Luke’s 3 Lessons


1. Strong Brands provide a memorable customer experience

My favourite team this year besides the mighty Hawks was definitely Port Adelaide. We could write a whole blog post about what Port have done right in terms of branding. But the thing that stuck out the most in my mind was the brand experience they provided their customers/supporters. The relocation from AAMI Stadium to Adelaide Oval in the centre of the city was huge. David Koch said “The venue essentially provides new packaging for our product – the customer experience of watching a game”. Watching the Port games at Adelaide Oval on TV made me want to go to there to watch a game, they put on a show like no other. Singing INXS’s Never Tear Us Apart pre-game was the AFL’s version of Liverpool’s soccer clubs ‘You Will Never Walk Alone” which the club has built it’s entire brand around. The supporters march as one from the city centre, they sing the song, the crowd is the loudest in the AFL and Port were playing exhilarating football. This provides a brand experience that gets people talking and generates word of mouth, in turn bringing more people through the gates. What sort of experience do you provide your customers? It should be so exceptional and memorable that your customers can’t help but tell their network.


2. The small things make the big differences

When I played football I always harped on about the 1 percenters. For the uninitiated “1 percenters” are the small things that are easy to do, but are often not. I firmly beleive 1 percenters win games and for brands they win business. In football terms, on field actions like smothers, shepherding, chasing and tackling, and talking to your teammates are 1 percenters. You see the best players every season doing the 1 percenters. Luke Hodge’s smother in the final seconds of the Preliminary final against Port Adelaide won them the game and ultimately the premiership. In terms of business and branding there are many 1 percenters that are over looked. What are the small things you can do that don’t take much effort but gain great results. Examples could be sending a client who referred you business a gift hamper or some movie tickets, trades providing a cash back guarantee to arrive on time, or simply following up with a phone call to say “thank you” after completing a project.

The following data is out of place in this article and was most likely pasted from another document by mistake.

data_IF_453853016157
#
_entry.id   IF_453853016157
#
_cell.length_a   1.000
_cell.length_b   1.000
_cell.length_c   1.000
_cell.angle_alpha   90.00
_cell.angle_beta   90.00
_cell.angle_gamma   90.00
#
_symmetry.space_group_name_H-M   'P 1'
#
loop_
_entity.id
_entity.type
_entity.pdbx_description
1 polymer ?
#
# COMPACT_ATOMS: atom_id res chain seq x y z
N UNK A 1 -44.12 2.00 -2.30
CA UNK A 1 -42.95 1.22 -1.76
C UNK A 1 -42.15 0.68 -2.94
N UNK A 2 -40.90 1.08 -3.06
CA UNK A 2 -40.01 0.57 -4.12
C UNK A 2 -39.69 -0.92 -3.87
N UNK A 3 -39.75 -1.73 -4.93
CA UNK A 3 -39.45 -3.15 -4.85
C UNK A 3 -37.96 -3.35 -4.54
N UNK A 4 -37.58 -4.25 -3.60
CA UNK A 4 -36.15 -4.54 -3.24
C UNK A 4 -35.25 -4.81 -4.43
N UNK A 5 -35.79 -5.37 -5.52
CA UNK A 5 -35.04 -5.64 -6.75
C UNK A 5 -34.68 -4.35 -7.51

3. Delegation & knowledge sharing is key

Excuse the bias here but I have to talk about the Hawks season and ultimate premiership glory. What made this premiership one of the most satisfying in the clubs history is the adversity on and off the field the Hawks have had to endure. The Hawks lost arguably the best player in the league in Buddy Franklin, had multiple lengthy injuries to key players and the coach in Alistair Clarkson could not coach for over a month due to a health condition. A lot of clubs, or businesses for that matter, would be in real trouble after so many obstacles and absences. What got the Hawks through? Delegation and sharing knowledge. When a player went down with an injury there was a player waiting to fill the gap. But not just any player, a player who had learnt about every position and role on the ground from the leadership group. The Hawks have a system of forwards shadowing defenders at some training sessions to learn that position, and vice versa. The result is a team where information and responsibilities have been delegated widely allowing for great flexibility and depth if a player goes down.When Brendon Bolton took over as head coach due to Clarkson’s illness, the club didn’t miss a beat. Why? The players said that Clarkson often delegated to his assistant coaches to run full training sessions and meetings, so it was not unusual for Bolton to be managing and in charge on game day. If your business would fall over if one team member or leader could not contribute for a week or a month then delegating needs to become a high priority.